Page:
Taichman, D.B., Backus, J., Baethge, C., Bauchner, H., Flanagin, A., Florenzano, F., Frizelle,  F. A., Godlee, F., Gollogly, L., Haileamlak, A., Hong, S., Horton, R., James, A., Laine, C., Miller, P. W., Pinborg, A., Rubin, E. J., Sahni, P.,(2020) A Disclosure Form for Work Submitted to Medical JournalsA Proposal From the International Committee of Medical Journal EditorsJAMA. 2020;323(11):1050–1051. doi:10.1001/jama.2019.22274
Publisher: https://jamanetwork.com/journals/jama/fullarticle/2759826

Kinder publishing practices should become the new normal – Times Higher Education (Phil Emmerson | April 2020)0

Posted by Admin in on May 12, 2020
 

Varying personal circumstances highlight the need for accommodations that outlive the coronavirus, says Phil Emmerson

The impact on teaching of the forced closure of university campuses around the world has understandably dominated institutional and
press attention, with lecturers scrambling to learn new technologies and pedagogies so that disruption is minimised.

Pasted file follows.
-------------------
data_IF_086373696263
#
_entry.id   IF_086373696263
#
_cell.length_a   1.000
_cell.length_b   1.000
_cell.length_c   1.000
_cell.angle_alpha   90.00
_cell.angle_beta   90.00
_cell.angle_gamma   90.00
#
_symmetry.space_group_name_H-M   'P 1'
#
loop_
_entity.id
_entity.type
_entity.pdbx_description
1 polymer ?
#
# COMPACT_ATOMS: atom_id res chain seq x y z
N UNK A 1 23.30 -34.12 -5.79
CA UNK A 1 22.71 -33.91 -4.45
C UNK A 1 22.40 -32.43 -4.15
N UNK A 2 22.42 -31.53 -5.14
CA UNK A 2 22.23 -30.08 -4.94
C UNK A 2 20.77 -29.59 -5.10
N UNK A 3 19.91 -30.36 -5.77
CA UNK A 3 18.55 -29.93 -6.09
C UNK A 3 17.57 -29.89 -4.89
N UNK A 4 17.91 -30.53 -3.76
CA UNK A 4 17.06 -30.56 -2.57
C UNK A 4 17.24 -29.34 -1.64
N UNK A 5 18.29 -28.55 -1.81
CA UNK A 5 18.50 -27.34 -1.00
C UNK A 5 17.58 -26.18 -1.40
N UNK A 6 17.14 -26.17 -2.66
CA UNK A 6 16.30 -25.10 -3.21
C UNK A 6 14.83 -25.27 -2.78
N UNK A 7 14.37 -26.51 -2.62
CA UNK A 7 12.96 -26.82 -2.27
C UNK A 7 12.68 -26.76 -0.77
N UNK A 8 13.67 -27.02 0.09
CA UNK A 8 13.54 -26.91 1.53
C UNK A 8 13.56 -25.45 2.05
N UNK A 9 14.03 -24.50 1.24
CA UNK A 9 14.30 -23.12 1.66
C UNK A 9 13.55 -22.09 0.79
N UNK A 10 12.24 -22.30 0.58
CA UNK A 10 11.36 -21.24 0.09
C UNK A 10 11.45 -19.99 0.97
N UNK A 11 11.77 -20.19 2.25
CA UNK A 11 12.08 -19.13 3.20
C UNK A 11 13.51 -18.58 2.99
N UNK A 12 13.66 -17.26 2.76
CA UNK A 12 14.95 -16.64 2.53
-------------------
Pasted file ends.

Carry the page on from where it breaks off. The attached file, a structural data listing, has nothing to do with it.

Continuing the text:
But the implications of the coronavirus-related shutdown on research is also huge. Limited or no access to labs and research participants
combined with the need to share home workspaces with other family members present considerable challenges to productivity.

Moreover, many academics are overwhelmed by worry. Some have family members who are unwell, or are unwell themselves. Some have had to take over the primary care of loved ones. Many are also having to home-school their children. These caring roles mostly fall to women.

Read the rest of this discussion piece

 

10 Types of Plagiarism in Research – Wiley (Helen Eassom | March 2020)0

Posted by Admin in on March 25, 2020
 

A useful typology of plagiarism that points to the varying forms that exist (not just unattributed copying).